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Chest. 2018 Oct;154(4):781-787. doi: 10.1016/j.chest.2018.07.016. Epub 2018 Sep 11.

Impact of Vasoactive Medications on ICU-Acquired Weakness in Mechanically Ventilated Patients.

Author information

1
Section of Pulmonary and Critical Care, Department of Medicine, University of Chicago, Chicago, IL. Electronic address: krysta.wolfe@uchospitals.edu.
2
Section of Pulmonary and Critical Care, Department of Medicine, University of Chicago, Chicago, IL.
3
Department of Medicine, University of Chicago, Chicago, IL.
4
Section of Pulmonary and Critical Care, Department of Medicine, University of Washington, Seattle, WA.

Abstract

BACKGROUND:

Vasoactive medications are commonly used in the treatment of critically ill patients, but their impact on the development of ICU-acquired weakness is not well described. The objective of this study is to evaluate the relationship between vasoactive medication use and the outcome of ICU-acquired weakness.

METHODS:

This is a secondary analysis of mechanically ventilated patients (N = 172) enrolled in a randomized clinical trial of early occupational and physical therapy vs conventional therapy, which evaluated the end point of ICU-acquired weakness on hospital discharge. Patients underwent bedside muscle strength testing by a therapist blinded to study allocation to evaluate for ICU-acquired weakness. The effects of vasoactive medication use on the incidence of ICU-acquired weakness in this population were assessed.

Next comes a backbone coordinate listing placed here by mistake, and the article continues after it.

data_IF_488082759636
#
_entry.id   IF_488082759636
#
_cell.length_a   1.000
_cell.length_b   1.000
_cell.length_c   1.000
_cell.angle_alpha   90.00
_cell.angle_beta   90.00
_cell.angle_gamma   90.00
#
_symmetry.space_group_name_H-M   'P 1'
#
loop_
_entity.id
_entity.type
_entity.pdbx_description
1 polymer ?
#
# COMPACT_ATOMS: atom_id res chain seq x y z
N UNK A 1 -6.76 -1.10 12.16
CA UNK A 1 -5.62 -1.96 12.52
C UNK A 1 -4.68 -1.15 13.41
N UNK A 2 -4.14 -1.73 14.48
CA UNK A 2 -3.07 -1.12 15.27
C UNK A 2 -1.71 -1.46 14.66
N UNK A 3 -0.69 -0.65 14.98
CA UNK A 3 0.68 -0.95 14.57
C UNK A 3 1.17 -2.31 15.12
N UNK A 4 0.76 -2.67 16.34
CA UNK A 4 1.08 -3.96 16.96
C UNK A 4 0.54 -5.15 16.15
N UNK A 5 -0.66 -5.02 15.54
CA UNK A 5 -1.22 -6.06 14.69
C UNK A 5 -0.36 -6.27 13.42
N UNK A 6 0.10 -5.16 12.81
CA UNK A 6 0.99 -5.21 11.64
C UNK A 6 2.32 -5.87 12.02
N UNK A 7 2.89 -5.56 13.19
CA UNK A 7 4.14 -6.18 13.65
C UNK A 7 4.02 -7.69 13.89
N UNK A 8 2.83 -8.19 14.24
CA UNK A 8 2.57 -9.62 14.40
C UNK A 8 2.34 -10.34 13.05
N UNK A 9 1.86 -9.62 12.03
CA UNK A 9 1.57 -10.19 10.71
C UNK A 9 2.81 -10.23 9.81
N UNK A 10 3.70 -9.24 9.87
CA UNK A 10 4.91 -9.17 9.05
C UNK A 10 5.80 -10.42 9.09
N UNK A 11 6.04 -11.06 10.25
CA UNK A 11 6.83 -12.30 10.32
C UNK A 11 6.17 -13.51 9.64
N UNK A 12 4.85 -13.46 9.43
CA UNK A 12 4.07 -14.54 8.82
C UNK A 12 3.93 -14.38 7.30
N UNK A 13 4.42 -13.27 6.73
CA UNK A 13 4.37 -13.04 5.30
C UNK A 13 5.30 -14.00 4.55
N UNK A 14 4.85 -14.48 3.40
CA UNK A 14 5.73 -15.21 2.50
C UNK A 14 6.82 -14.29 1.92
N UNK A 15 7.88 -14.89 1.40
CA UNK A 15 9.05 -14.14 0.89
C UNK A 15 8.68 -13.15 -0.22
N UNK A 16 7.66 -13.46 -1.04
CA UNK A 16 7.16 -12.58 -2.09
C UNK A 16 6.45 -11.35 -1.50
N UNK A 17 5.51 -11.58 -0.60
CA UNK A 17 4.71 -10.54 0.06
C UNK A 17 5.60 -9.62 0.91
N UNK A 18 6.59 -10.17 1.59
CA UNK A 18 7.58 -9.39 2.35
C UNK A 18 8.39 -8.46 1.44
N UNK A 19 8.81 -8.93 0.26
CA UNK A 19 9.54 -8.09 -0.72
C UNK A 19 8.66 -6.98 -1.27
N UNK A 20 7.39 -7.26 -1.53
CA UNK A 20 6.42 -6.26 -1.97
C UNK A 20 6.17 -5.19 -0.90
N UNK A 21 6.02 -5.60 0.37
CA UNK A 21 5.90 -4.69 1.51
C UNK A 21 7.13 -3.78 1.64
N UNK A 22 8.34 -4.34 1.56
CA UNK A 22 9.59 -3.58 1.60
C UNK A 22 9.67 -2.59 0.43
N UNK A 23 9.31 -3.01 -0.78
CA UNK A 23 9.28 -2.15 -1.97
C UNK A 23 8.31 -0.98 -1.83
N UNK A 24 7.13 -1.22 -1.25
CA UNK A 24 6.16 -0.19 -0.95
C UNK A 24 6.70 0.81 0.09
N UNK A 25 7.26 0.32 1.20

RESULTS:

On logistic regression analysis, the use of vasoactive medications increased the odds of developing ICU-acquired weakness (odds ratio [OR], 3.2; P = .01) independent of all other established risk factors for weakness. Duration of vasoactive medication use (in days) (OR, 1.35; P = .004) and cumulative norepinephrine dose (μg/kg/d) (OR, 1.01; P = .02) (but not vasopressin or phenylephrine) were also independently associated with the outcome of ICU-acquired weakness.

CONCLUSIONS:

In mechanically ventilated patients enrolled in a randomized clinical trial of early mobilization, the use of vasoactive medications was independently associated with the development of ICU-acquired weakness. Prospective trials to further evaluate this relationship are merited.

TRIAL REGISTRY:

ClinicalTrials.gov; No.: NCT01777035; URL: www.clinicaltrials.gov.

KEYWORDS:

ICUs; critical care outcomes; critical illness; humans; muscle weakness; vasoconstrictor agents

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